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Household Companion: The Model CookBook



This is a complete guide in all the duties of the kitchen, containing general instructions on the care of the fire and cooking. It also tells how to prepare all the different classes of dishes, such as soups, fish, poultry, meats, eggs, vegetables, sauces, breads, cakes and desserts, so that the most inexperienced can provide appetizing food, and the best housekeeper can find very many helpful hints.

TitleHousehold Companion: The Model Cook Book
AuthorAlice A. Johnson, Mrs. Janet McKenzie Hill, Dr. Henry HartShorne
PublisherM.L. Dewsnap
Year1909
Copyright1909

A Practical Reference Work For Housekeepers

Household Companion

---------Comprising--------

A Complete Cook Book—Practical Household Recipes, Aids And Hints For Household Decorations; The Care Of Domestic Plants And Animals And A Treatise On Domestic Medicine

Including a Chapter on TUBERCULOSIS The Great White Plague A CURABLE AND PREVENTABLE DISEASE

—By—

Dr. Lawrence F. Flick

Medical Director of the Henry Phipps Institute for the Study, Treatment and Prevention of Tuberculosis

General Editors Of The Work:

  • Alice A. Johnson -- Graduate in Domestic Science of Drexel Institute, Philadelphia
  • Mrs. Janet McKenzie Hill -- Editor of the Boston Cooking School Journal
  • Dr. Henry Hartshorne, M.D.. Ll.D. -- Author of "Essential of Practical Medicine"
  • and Other Specialists

Profusely Illustrated With Color Plates, Half-Tone Engravings and Text Pictures

Copyright 1909, by M. L. DBWSNAP

-Introduction
This volume is dedicated to the busy American housewife, in the hope that its use will lighten her toil and prove to be a trusted helper in the numerous duties ...
-The Model Cook Book
This is a complete guide in all the duties of the kitchen, containing general instructions on the care of the fire and cooking. It also tells how to prepare ...
-The Art Of Cooking
The section of the house which is most rarely seen by the visitor is the one which is most necessary to his comfort and that of the family. While the drawing- ...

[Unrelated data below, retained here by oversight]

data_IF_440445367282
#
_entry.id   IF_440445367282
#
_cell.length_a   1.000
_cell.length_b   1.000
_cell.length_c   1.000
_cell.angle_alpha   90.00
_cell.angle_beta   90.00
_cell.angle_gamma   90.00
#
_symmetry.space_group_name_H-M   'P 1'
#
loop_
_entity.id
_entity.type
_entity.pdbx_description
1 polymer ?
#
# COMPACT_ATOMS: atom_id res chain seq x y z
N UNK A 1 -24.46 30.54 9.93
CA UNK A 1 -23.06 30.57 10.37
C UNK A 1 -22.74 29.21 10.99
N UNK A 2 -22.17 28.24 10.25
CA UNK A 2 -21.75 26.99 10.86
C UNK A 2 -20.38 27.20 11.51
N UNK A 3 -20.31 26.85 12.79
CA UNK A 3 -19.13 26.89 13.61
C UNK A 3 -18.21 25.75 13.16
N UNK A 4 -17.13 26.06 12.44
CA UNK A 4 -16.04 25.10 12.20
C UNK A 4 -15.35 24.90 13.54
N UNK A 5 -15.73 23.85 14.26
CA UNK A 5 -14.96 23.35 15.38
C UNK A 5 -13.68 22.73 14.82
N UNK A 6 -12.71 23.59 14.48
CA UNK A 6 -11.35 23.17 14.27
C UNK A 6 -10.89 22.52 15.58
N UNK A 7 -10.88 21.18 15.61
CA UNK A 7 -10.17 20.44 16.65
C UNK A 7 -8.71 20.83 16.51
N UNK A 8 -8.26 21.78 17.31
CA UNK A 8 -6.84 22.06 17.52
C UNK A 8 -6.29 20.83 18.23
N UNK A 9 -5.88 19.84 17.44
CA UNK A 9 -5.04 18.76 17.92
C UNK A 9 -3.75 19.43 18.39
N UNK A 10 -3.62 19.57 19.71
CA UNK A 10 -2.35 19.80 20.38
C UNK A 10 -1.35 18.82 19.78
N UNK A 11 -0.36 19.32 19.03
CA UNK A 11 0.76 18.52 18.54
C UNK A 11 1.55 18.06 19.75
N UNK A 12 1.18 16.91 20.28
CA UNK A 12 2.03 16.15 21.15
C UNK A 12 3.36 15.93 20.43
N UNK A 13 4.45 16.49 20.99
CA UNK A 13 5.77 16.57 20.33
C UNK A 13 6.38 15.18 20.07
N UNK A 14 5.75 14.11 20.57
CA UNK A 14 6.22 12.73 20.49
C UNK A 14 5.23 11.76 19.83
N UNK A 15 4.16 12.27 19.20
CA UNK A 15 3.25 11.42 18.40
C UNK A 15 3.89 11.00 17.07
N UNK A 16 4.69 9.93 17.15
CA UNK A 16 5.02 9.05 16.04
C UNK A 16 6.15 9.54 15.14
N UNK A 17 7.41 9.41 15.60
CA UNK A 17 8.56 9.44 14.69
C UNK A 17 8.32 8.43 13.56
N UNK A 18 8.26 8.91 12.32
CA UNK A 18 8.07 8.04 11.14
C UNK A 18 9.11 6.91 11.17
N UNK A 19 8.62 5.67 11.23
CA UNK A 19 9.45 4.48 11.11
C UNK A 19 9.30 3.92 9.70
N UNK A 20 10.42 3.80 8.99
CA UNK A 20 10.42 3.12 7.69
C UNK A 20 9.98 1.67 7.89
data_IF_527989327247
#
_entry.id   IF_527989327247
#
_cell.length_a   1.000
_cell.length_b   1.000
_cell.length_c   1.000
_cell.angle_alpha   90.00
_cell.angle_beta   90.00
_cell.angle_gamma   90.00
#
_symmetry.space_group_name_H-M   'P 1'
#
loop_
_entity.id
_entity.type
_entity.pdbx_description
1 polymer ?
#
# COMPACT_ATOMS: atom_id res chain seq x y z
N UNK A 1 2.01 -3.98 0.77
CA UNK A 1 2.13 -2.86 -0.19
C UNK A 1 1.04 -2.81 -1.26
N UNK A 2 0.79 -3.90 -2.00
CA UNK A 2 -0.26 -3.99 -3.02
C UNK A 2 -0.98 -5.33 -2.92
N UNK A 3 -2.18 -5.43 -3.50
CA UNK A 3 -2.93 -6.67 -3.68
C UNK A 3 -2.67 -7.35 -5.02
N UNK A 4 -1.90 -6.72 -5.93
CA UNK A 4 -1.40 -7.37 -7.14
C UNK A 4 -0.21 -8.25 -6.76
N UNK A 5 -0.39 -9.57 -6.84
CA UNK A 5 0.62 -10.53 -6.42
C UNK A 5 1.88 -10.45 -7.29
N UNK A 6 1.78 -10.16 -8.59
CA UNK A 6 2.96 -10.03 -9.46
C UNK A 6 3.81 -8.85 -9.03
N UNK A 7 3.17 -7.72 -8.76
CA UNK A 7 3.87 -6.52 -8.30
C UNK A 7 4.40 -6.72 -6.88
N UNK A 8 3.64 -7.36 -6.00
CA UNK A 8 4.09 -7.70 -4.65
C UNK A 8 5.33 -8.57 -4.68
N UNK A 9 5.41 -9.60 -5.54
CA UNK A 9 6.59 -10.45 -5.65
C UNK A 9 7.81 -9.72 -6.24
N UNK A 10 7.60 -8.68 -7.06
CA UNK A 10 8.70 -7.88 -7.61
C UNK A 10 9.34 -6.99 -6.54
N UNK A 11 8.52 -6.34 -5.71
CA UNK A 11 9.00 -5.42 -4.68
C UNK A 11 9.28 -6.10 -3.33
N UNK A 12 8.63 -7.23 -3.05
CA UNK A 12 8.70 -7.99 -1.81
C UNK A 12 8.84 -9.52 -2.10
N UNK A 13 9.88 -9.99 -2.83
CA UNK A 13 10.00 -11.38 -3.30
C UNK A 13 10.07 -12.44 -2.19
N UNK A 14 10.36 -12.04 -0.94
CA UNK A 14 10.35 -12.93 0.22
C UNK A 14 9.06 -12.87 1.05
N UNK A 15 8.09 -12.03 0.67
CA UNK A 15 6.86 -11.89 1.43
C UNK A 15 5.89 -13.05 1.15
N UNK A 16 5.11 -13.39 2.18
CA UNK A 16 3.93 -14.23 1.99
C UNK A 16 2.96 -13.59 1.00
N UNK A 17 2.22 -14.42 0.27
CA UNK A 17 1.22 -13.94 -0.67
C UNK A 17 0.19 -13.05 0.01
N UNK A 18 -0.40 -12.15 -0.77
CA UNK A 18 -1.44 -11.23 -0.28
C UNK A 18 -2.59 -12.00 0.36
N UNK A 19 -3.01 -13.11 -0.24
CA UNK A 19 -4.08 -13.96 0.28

-The Kitchen Fire
To make a fire in a stove or range, take off the covers, brush out the ashes and knock all clinkers from the sides of the fire box. Open all the dampers. Bring ...
-Soups And Their Preparation
In making soup uncooked meat should always serve as the basic element. Cracked bones of cooked game or of rare beef and mutton may be added if desired, but the ...
-Beef Soup
. Select a shin of beef of five or six pounds' weight, crack the bone, thoroughly wash and place it in a kettle to boil, with five or six quarts of cold water.
-Veal Soup
Put a three-pound knuckle of veal into three quarts of cold water, with salt and one small tablespoonful of uncooked rice. Boil slowly for three hours, or ...
-Chicken Cream Soup
Take two young or one full grown chicken. Cut it into pieces and put these into a soup kettle with half a pound of ham, and an onion; add four quarts of cold ...
-Mutton or Lamb Broth.
Take four pounds of lean mutton or lamb, and cut into small pieces, which boil slowly in a gallon of water, in a covered vessel, for two hours. Soak a half ...
-Mock Turtle or Calf's Head Soup.
Scald a well-cleaned calf's head, remove the brain, and boil the head until the meat will easily slip from the bone. Then take out the head ; cut it in small, ...
-Force-Heat Balls for Soup.
The forcemeat balls, mentioned in the preceding recipe, may be thus made. Take one cupful of cooked veal or fowl meat, minced ; mix with this a handful of fine ...
-Ox Tail Soup.
Boil two ox tails three to four hours, season with salt, black pepper and a small piece of ripe pepper pod. Add one-half cup barley, previously soaked in cold ...
-Vermicelli Soup.
Take four pounds of lamb, removing all fat, one pound veal and a slice of ham, cut up, cover with a quart of cold water, and let it heat slowly. Keep it ...
-Philadelphia Pepper Pot
Put two pounds of tripe and four calves' feet into the soup pot and cover them with cold water ; add a red pepper, and boil until the calves' feet have become ...
-Noodles for Soup
Beat up one egg light, add a pinch of salt, and flour enough to make a very stiff dough ; roll out like thin pie crust, and dredge with flour to keep from ...
-Fish Soup
Select a large, fine fish, clean thoroughly, and put over the fire in water, allowing one quart for each pound of fish. Add an onion cut fine, and a bunch of ...
-Oyster Soup.
Strain the juice from two quarts of oysters, add to it a teacupful of water, and heat slowly in a covered vessel. When near boiling, season with salt and ...
-Oyster Bouillon.
Wash and chop fifty good-sized oysters, put them in a double boiler, cover and cook slowly for an hour ; add a pint of water, a level teaspoonful of celery ...